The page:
11 years without Joey Ramone

It’s hard to believe that 11 years ago our nation suffered a terrible blow from which we can never truly recover. In April 2011, Joey Ramone gabba gabba heyed into the great rock’n roll beyond.

My friend Peter introduced me to the Ramones. I’d heard a song here and there- Sheena is a Punk Rocker, Rock Rock Rock Rock Rock’n Roll High School- but he lent me RAMONES MANIA, the double LP greatest hits album with its day-glo yellow cover. I must’ve flipped those discs a billion times. We rented Rock ‘n Roll High School from Curry’s Home Video, a video store for suburban New Jersey akin to Kim’s in NYC, who had everything from Kubrick to Pink Flamingos. It informed us on such things as irony and camp and the stunning sexual energy of P.J. Soles.

And it make gawky, lanky, bemopped Jeffrey Hyman look like the coolest black leather zombie in creation.

The Ramones were a fresh take on ’50s rock after the indulgence of the ’70s era. Second verse, same as the first. Lyrics ripped from low budget movies like Tod Browning’s Freaks and the Texas Chainsaw Massacre. They could blister the paint of the walls, then switch to sweet melody like “I met her at the Burger King/ Fell in love by the soda machine” in “Oh Oh I Love Her So.” Their newest album was Halfway to Sanity, with “Bonzo Goes to Bitburg,” which gave Reagan a brutal skewering for saying the German soldiers buried at Bitburg were “victims as surely as those in the concentration camps.” (Now, not every German was a Nazi, and plenty of soldiers die not believing in the country for which they fight, but at the time, veterans groups were staunchly against forgiveness, and so were a lot of other people.)

If there’s one thing that makes me sick
it’s when someone tries to hide behind politics

But the Ramones weren’t about politics, which is what made their one foray into it so stinging. They were about having a good time, and their songs never feel mean-spirited, even when they want to “Smash You” or beat on the brat with a baseball bat. There’s an unspoken but obvious humor in it.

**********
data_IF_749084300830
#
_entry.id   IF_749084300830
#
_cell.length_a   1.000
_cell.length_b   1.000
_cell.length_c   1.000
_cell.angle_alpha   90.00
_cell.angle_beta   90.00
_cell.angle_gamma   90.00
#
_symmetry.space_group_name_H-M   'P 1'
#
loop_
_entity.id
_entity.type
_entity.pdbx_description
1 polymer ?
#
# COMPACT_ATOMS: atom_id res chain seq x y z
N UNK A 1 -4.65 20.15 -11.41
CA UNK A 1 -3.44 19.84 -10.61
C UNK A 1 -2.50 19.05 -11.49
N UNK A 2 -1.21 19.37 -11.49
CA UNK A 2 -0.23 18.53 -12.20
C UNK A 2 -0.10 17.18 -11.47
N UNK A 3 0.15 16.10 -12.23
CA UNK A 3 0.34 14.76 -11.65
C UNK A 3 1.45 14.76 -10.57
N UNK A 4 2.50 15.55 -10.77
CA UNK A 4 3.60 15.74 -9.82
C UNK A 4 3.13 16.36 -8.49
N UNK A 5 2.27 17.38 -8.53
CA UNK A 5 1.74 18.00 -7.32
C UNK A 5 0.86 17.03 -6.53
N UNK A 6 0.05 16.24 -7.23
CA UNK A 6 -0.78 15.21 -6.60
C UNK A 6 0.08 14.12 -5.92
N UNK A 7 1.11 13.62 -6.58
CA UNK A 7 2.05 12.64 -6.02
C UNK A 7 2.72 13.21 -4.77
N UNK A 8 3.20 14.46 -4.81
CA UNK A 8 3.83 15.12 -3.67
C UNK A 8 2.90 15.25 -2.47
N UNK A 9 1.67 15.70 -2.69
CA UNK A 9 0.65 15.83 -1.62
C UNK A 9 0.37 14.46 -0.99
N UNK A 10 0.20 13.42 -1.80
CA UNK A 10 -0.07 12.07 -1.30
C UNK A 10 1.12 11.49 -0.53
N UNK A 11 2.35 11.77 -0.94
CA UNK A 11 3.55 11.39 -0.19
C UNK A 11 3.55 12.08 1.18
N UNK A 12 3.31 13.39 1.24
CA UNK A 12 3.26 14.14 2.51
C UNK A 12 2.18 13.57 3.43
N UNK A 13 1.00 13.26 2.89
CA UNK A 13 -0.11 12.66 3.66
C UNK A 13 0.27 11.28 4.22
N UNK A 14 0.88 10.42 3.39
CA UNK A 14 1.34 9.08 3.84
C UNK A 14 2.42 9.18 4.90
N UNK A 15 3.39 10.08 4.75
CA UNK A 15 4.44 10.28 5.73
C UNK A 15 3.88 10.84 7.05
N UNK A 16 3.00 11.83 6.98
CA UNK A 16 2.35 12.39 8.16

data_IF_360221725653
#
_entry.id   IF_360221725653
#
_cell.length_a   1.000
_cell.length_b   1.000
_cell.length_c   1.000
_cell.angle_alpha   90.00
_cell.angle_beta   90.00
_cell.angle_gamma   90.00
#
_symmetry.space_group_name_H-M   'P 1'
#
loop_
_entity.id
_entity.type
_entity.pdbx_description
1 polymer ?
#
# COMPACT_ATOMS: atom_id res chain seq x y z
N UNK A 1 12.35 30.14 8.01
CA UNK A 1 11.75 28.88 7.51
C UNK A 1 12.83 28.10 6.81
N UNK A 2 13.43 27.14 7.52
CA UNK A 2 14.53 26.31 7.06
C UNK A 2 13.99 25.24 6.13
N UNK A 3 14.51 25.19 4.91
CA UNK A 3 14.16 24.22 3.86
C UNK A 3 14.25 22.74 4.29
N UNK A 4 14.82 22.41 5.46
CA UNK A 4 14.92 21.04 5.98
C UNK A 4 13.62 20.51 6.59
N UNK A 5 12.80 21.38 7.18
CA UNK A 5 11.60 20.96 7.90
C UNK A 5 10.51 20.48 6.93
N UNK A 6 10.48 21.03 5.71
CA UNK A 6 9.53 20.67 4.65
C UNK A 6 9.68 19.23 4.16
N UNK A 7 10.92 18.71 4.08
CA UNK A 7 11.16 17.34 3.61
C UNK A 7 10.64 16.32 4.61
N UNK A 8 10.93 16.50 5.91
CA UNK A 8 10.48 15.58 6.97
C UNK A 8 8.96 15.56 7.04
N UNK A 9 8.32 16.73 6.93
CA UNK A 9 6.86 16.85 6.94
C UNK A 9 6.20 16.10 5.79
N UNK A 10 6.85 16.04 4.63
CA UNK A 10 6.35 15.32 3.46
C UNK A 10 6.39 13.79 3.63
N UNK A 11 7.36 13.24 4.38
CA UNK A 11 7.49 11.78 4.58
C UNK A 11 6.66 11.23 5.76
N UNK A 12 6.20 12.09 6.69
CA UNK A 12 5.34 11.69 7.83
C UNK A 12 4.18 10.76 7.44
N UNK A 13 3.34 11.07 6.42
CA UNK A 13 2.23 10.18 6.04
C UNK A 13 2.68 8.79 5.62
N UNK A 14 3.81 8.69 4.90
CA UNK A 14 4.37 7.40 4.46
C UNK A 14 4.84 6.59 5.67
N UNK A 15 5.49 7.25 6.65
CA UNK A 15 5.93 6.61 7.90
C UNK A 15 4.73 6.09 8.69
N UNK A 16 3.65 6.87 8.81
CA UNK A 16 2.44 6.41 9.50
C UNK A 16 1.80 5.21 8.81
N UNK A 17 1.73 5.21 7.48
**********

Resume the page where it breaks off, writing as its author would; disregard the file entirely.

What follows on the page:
They were a great cover band, from Tom Waits’ “I Don’t Wanna Grow Up” to “Needles & Pins” and versions of “California Sun” and “Surfin’ Bird” that will give you sunburn at thirty paces, like being too close to a nuclear blast. However my all-time favorite is from Joey’s solo career, when he covered Louis Armstrong’s “What a Wonderful World.” He makes it a rock song but imbues it with the same sense of hope.

Joey’s solo album is pretty good, and very funny. He wrote a song about being hot for Maria Bartiromo, the financial news anchor, which still cracks me up. Their songs were rarely about sex, but about the goofy innocent love of the ’50s. Today your love, tomorrow the world.

I regret never seeing the Ramones in concert. Joey is buried in the same cemetery as my grandmother, and I work nearby. So I give them both a visit during lunch hour, sometimes. I miss them both, and memories of them bring me joy.

Here’s the video for “What a Wonderful World,” which stars a young Michael Pitt.

10 thoughts on “11 years without Joey Ramone

  1. Hard to believe it’s been so many years already. The Ramones were huge for me. Their music, along with Motorhead’s, put me on the path I’ve stuck to for nearly 30 years now.

    • Yeah, let’s go see Motorhead.

      My favorite cover is probably California Sun. They rip through that so hard it makes the original sound slow and laid back. Maybe the second best is their cover of R.A.M.O.N.E.S.
      I mean, Motorhead does a 1:30 tribute to The Ramones and they cover it in 1:27.

      • I don’t think so. But that would be so awesome. “We are Motorhead and we’re born to kick your ass!” would have been interesting coming out of Joey’s mouth.

        I’m sorry I only got to see The Ramones once, although it took three or four tries to even get there that one time. It was in the C.J. years, down at the Stone Pony.

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